Alia Atkinson is a multi-Olympian and breaststroke specialist from Jamaica. Born Dec. 11, 1988 Atkinson competed in her first Olympics at just 16 years old and her fourth Olympics in 2016. Atkinson takes her role in Jamaican swimming very seriously, and even has a mission statement to her swimming career: “To place Jamaica on the world map of swimming; to agitate for the improvement of the infrastructural support for swimming in Jamaica so as to be able to take it to the next level; and to realize my full potential for myself, my parents, and my country.”
Collegiate Career (Texas A&M)
Atkinson swam for Texas A&M University from 2007-2010, racking up 19 NCAA All-American honors during her time as an Aggie. She was the NCAA champion in the 200 breast in 2010 (2:07.38) and 3-time Big 12 champion in the 100 & 200 breast (07, 08, & 10).
One of Atkinson’s first major international championships happened to be the 2004 Olympic Games in Athens. At just 15 years old, Atkinson didn’t qualify for a semi-final or championship. Four years later she once again was selected to Jamaica’s Olympic Team in 2008, this time for the 200-meter breaststroke. The breaststroke specialist finished 25th overall in 2008.
In 2012, with two Olympic Games under belt, Atkinson focused on the 100-meter breast. Coming out of the semi-finals, she was tied for eighth with Canadian Tera van Beilen. The two had a swim off in which Atkinson took the last spot in the championship final. In the outside lane, Atkinson had an impressive swim where she just missed the medal podium with a fourth-place finish.
First black woman to win a world title
In Doha at the 2014 Short Course World Championships, Atkinson focused on the sprint breaststroke events — the 50 and 100-meter breast. After narrowly getting out-touched in the 50 breast, Atkinson had nothing to lose going in the 100. Atkinson tied the World Record with a strong back half, and surprised herself in the process. Her World Championship win in the event made her the first black woman in history to win a world title in swimming, and was Jamaica’s first gold swimming medal in the World Championships.
2015 World Championships (Kazan, Russia)
In August 2015 Atkinson competed at the Long Course World Championships in Kazan. The recent short course world champion broke the Jamaican National Record in the semi-finals of the 100 breast, and although she didn’t break her time from semi-finals, Atkinson took out the first 50 meters extremely quick, and finished third behind Efimova and Meilutyte for bronze. Her finish made her the first Jamaican swimmer to win a long course worlds medal. After her history-making performance, Atkinson returned for the 50 breast — an all out sprint. This time she snuck into the championship after finishing sixth in the semi-final. In the final Atkinson dropped nearly a second off of her semi-final and narrowly missed the gold medal when she finished .06 seconds behind Jennie Johansson.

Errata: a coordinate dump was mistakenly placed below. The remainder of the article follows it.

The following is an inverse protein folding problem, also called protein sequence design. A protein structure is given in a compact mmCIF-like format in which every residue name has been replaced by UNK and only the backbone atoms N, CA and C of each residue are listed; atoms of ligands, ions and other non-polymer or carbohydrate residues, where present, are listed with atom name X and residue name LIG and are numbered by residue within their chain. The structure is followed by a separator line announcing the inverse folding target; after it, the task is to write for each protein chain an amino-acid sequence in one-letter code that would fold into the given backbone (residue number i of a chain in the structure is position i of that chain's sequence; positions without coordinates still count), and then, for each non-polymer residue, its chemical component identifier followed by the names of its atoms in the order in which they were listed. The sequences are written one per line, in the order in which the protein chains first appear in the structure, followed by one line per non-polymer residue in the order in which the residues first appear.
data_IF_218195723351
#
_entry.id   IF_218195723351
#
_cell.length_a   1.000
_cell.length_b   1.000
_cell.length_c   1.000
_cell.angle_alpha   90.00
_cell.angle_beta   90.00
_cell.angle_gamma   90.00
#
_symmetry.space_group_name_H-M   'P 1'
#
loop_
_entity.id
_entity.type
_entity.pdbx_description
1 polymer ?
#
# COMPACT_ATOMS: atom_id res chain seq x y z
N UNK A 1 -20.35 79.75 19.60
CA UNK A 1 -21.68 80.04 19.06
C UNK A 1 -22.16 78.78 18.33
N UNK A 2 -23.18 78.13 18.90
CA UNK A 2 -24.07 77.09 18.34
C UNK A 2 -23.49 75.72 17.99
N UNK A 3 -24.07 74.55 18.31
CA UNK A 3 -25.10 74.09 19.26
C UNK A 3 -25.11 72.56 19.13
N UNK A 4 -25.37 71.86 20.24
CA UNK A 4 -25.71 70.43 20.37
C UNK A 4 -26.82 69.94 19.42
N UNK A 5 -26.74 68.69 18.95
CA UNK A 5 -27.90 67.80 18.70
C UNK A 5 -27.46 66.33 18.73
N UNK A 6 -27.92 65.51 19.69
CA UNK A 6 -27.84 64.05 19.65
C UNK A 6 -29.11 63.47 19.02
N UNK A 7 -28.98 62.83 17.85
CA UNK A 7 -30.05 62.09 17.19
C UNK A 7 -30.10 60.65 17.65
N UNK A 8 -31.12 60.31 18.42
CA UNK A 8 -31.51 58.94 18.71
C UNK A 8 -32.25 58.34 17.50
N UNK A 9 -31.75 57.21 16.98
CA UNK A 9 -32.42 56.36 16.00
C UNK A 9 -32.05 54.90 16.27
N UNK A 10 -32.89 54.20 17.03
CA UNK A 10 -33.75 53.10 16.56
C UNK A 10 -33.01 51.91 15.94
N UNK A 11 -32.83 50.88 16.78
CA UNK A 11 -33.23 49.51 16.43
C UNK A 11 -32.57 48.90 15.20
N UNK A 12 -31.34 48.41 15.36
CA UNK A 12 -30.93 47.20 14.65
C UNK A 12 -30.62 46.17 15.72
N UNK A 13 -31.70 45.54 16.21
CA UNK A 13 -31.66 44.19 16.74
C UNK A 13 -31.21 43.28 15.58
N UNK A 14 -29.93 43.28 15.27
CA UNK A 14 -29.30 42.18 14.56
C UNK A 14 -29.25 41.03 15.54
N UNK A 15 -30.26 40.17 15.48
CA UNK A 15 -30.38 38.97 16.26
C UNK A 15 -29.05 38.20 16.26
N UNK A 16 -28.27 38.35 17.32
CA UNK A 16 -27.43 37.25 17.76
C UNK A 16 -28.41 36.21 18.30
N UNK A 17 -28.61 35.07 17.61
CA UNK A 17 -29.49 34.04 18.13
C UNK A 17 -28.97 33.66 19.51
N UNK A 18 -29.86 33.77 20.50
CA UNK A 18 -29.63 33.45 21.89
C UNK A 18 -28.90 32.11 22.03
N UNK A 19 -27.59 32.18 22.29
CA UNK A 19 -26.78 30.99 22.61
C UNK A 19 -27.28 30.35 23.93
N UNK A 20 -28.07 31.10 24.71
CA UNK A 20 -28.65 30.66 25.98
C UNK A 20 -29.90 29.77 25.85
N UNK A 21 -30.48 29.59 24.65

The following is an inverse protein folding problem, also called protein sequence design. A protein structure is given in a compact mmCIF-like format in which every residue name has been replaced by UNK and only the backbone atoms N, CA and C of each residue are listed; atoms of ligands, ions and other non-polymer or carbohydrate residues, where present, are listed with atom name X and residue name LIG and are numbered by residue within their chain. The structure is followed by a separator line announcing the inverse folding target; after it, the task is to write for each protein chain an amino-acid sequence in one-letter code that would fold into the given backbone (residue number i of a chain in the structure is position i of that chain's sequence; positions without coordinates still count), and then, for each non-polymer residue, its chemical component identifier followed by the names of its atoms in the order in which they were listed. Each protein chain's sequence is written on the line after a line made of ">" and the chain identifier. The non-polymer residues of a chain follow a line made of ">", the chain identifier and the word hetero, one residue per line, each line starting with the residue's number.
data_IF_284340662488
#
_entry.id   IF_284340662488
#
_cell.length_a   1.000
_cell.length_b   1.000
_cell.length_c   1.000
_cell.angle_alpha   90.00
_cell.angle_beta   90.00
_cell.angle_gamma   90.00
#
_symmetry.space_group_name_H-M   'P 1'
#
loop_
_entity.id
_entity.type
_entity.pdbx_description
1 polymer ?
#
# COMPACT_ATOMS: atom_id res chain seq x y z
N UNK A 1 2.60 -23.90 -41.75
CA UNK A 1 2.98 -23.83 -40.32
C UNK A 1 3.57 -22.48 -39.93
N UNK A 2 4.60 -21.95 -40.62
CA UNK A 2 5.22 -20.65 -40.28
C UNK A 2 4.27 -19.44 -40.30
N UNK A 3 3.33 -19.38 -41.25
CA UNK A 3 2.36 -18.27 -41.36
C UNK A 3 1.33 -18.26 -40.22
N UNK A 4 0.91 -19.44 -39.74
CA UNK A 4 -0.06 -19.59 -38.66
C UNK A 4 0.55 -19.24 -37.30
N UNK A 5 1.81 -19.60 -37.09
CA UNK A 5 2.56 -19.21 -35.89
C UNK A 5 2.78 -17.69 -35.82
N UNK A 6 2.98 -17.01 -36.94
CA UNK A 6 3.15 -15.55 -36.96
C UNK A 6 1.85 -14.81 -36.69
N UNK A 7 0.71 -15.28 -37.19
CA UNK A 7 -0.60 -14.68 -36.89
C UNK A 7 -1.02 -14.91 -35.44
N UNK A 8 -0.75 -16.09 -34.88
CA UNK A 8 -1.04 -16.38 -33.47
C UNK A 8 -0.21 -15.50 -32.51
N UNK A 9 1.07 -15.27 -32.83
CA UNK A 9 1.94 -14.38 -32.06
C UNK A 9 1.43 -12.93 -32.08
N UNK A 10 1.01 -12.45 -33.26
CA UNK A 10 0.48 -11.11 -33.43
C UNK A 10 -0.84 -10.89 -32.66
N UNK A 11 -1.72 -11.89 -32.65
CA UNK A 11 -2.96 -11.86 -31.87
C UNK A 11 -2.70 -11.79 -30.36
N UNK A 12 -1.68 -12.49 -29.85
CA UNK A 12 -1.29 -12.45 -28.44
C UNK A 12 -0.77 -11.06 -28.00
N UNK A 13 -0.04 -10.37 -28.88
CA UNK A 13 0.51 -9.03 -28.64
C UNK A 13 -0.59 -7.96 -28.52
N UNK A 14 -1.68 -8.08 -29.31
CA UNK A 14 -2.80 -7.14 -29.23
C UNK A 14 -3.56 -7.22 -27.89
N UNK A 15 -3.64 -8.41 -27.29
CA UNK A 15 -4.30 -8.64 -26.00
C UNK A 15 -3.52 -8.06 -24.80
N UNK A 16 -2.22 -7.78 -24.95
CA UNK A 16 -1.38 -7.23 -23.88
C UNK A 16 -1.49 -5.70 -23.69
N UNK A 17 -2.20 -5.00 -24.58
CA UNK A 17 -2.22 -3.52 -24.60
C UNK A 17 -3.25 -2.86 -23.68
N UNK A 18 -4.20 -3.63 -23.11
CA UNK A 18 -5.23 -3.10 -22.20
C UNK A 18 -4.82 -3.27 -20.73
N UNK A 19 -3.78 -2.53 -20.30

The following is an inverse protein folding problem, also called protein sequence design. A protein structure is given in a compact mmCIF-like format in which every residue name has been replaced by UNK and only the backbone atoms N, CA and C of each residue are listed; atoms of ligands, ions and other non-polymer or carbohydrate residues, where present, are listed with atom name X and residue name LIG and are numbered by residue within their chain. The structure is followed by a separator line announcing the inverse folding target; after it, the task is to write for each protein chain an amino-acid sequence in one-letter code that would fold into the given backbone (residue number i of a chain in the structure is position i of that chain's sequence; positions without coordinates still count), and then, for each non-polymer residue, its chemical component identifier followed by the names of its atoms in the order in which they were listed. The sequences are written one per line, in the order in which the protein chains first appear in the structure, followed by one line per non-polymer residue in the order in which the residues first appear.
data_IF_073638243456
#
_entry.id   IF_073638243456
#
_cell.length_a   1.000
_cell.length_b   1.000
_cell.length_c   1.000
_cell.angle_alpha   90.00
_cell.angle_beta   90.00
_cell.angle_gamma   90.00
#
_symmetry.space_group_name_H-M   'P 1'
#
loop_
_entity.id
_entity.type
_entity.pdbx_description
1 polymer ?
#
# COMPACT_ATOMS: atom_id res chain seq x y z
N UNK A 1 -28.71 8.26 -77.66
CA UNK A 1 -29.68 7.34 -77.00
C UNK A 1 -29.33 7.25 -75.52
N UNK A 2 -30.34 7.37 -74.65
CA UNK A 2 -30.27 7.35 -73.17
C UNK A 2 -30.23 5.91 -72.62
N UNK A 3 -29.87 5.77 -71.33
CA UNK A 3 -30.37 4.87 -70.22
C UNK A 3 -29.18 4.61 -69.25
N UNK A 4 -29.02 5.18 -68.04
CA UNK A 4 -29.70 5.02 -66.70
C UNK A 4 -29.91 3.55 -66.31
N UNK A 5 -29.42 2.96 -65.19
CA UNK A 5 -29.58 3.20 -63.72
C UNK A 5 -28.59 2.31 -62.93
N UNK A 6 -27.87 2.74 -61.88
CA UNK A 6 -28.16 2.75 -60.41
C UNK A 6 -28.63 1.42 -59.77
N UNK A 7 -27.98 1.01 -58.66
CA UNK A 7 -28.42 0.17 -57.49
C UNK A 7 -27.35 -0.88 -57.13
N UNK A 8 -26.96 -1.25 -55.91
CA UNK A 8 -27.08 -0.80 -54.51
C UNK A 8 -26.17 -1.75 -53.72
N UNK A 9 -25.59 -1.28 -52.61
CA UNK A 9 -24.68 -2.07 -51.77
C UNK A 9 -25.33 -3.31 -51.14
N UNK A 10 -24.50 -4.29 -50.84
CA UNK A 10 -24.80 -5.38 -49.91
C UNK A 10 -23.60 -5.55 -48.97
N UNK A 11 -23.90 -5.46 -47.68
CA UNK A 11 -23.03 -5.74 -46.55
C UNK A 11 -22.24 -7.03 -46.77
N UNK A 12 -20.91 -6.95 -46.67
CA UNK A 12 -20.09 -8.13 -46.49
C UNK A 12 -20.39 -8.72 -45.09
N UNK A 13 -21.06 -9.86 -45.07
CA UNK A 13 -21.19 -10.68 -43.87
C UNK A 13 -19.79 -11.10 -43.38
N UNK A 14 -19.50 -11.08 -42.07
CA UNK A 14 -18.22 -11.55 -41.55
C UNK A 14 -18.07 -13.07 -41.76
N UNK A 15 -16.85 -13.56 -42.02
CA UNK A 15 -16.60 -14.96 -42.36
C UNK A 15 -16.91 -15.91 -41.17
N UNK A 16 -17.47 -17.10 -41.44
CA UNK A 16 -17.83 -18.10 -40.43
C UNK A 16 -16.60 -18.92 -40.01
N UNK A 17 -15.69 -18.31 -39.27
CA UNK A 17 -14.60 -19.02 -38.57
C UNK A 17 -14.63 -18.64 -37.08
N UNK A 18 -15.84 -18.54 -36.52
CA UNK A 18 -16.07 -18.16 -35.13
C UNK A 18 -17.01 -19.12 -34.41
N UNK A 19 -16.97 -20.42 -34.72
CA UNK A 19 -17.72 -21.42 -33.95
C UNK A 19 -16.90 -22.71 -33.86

2018 World Cup
Alia competed in the 2nd cluster of the world cup stops, including meets in Eindhoven and Budapest. In Budapest, on the last night of competition, Alia broke the 50 breast (scm) world record, lowering her own mark by .08 from 28.64 to 28.56.
2018 Short Course World Championships
In Hangzhou, Atkinson finally pulled off the sprint breaststroke crown, winning both the 50 (29.05) and 100 breaststroke (1:03.51). She also successfully defended her bronze medal in the 100 IM (58.11).
2018 Central American & Caribbean Swimmer of the Year
Alia Atkinson continued to carry the torch for the Caribbean and Central American women. The most successful female swimmer in the region’s history, Atkinson added 2 more World Championship gold medals and a bronze to her haul in 2018, making her SwimSwam’s 2018 CAC Swimmer of the Year.
2019 Central American & Caribbean Swimmer of the Year
For the 5th time in the 6-year history of the award, Jamaica’s Alia Atkinson was named the 2019 Swammy Awards Central American & Caribbean Female Athlete of the Year.
It was another big year for Atkinson in the pool. After missing the 2017 World Championships, Atkinson was the region’s highest-placing finisher at the 2019 World Championships, taking 4th in the 50 breaststroke in Gwangju. She also finished tied for 11th in the 100 breaststroke and 36th in the 50 fly at Worlds.
2020 ISL Budapest Bubble
Atkinson was vital to the success of the London Roar during the 2020 ISL season and earned recognition as the 3rd MVP for match 5 following her 50 breaststroke skins victory. The season concluded with Atkinson ranked as the 15th-highest earner among all swimmers, both women and men, as well as the 21st-highest point scorer.
Atkinson finished the year ranked 2nd in the world in the 100 SCM breaststroke (1:02.66) and 3rd in the world in the 50 SCM breaststroke (28.88) where she still holds the top-2 fastest performances of all time.
2020 Swammy Awards
For her performances in the ISL, Atkinson was awarded her 3rd consecutive (and 6th overall) Central American & Caribbean Female of the Year Swammy award.